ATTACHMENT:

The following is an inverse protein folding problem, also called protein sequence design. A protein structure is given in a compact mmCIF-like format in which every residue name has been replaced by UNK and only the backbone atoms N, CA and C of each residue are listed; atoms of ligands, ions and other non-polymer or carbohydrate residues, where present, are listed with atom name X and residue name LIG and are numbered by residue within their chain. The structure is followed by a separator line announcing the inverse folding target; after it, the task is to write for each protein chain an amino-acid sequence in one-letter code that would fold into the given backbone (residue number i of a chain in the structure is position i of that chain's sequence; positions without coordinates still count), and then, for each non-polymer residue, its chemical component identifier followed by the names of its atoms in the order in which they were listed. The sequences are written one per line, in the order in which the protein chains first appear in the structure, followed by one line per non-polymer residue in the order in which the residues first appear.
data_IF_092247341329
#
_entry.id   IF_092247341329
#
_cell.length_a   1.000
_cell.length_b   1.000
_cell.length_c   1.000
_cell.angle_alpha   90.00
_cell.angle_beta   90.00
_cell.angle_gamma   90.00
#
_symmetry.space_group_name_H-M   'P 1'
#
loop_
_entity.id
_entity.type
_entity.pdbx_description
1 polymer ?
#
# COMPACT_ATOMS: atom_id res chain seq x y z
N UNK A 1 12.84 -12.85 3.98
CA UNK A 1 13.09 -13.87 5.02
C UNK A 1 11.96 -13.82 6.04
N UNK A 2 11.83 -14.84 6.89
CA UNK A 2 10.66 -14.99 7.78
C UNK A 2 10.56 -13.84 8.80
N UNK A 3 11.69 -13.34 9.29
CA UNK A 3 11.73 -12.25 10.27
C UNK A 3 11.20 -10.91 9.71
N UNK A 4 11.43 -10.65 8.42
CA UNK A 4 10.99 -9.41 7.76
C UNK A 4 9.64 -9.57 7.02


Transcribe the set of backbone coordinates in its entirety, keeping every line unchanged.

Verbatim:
The following is an inverse protein folding problem, also called protein sequence design. A protein structure is given in a compact mmCIF-like format in which every residue name has been replaced by UNK and only the backbone atoms N, CA and C of each residue are listed; atoms of ligands, ions and other non-polymer or carbohydrate residues, where present, are listed with atom name X and residue name LIG and are numbered by residue within their chain. The structure is followed by a separator line announcing the inverse folding target; after it, the task is to write for each protein chain an amino-acid sequence in one-letter code that would fold into the given backbone (residue number i of a chain in the structure is position i of that chain's sequence; positions without coordinates still count), and then, for each non-polymer residue, its chemical component identifier followed by the names of its atoms in the order in which they were listed. The sequences are written one per line, in the order in which the protein chains first appear in the structure, followed by one line per non-polymer residue in the order in which the residues first appear.
data_IF_092247341329
#
_entry.id   IF_092247341329
#
_cell.length_a   1.000
_cell.length_b   1.000
_cell.length_c   1.000
_cell.angle_alpha   90.00
_cell.angle_beta   90.00
_cell.angle_gamma   90.00
#
_symmetry.space_group_name_H-M   'P 1'
#
loop_
_entity.id
_entity.type
_entity.pdbx_description
1 polymer ?
#
# COMPACT_ATOMS: atom_id res chain seq x y z
N UNK A 1 12.84 -12.85 3.98
CA UNK A 1 13.09 -13.87 5.02
C UNK A 1 11.96 -13.82 6.04
N UNK A 2 11.83 -14.84 6.89
CA UNK A 2 10.66 -14.99 7.78
C UNK A 2 10.56 -13.84 8.80
N UNK A 3 11.69 -13.34 9.29
CA UNK A 3 11.73 -12.25 10.27
C UNK A 3 11.20 -10.91 9.71
N UNK A 4 11.43 -10.65 8.42
CA UNK A 4 10.99 -9.41 7.76
C UNK A 4 9.64 -9.57 7.02